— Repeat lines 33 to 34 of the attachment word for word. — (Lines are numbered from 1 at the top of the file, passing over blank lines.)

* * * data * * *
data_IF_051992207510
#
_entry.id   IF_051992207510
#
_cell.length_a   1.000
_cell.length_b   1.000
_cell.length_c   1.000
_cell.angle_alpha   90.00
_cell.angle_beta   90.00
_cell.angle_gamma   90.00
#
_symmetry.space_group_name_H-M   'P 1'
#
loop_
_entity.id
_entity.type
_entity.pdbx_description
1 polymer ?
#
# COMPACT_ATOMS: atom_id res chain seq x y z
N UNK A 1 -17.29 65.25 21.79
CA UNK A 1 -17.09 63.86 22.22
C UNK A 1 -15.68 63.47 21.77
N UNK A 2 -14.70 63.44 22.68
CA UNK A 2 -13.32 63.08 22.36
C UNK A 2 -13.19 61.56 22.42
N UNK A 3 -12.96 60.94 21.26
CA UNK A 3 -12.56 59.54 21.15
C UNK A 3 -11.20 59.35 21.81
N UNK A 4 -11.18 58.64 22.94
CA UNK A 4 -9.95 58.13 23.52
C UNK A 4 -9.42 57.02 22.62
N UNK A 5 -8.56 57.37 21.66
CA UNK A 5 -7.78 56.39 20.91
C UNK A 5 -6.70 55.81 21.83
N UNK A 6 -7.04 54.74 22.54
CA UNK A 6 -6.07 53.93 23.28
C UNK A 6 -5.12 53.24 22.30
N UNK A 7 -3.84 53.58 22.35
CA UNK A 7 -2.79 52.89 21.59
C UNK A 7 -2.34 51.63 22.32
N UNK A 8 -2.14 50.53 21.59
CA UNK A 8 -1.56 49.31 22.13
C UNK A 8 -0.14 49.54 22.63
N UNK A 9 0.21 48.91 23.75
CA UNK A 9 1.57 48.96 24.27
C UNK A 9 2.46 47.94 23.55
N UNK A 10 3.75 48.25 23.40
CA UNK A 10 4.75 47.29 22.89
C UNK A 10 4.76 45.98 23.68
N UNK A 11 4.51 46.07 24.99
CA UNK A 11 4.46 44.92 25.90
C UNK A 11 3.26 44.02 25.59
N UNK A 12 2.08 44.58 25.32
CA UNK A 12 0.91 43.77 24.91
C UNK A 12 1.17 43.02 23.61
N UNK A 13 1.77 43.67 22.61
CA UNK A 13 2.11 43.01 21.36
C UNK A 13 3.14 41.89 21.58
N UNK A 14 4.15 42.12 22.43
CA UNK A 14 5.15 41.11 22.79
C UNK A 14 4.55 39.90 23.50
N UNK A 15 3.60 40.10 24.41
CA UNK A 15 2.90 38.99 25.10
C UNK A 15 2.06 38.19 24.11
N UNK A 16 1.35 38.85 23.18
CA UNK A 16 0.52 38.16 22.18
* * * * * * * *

N UNK A 5 -8.56 57.37 21.66
CA UNK A 5 -7.78 56.39 20.91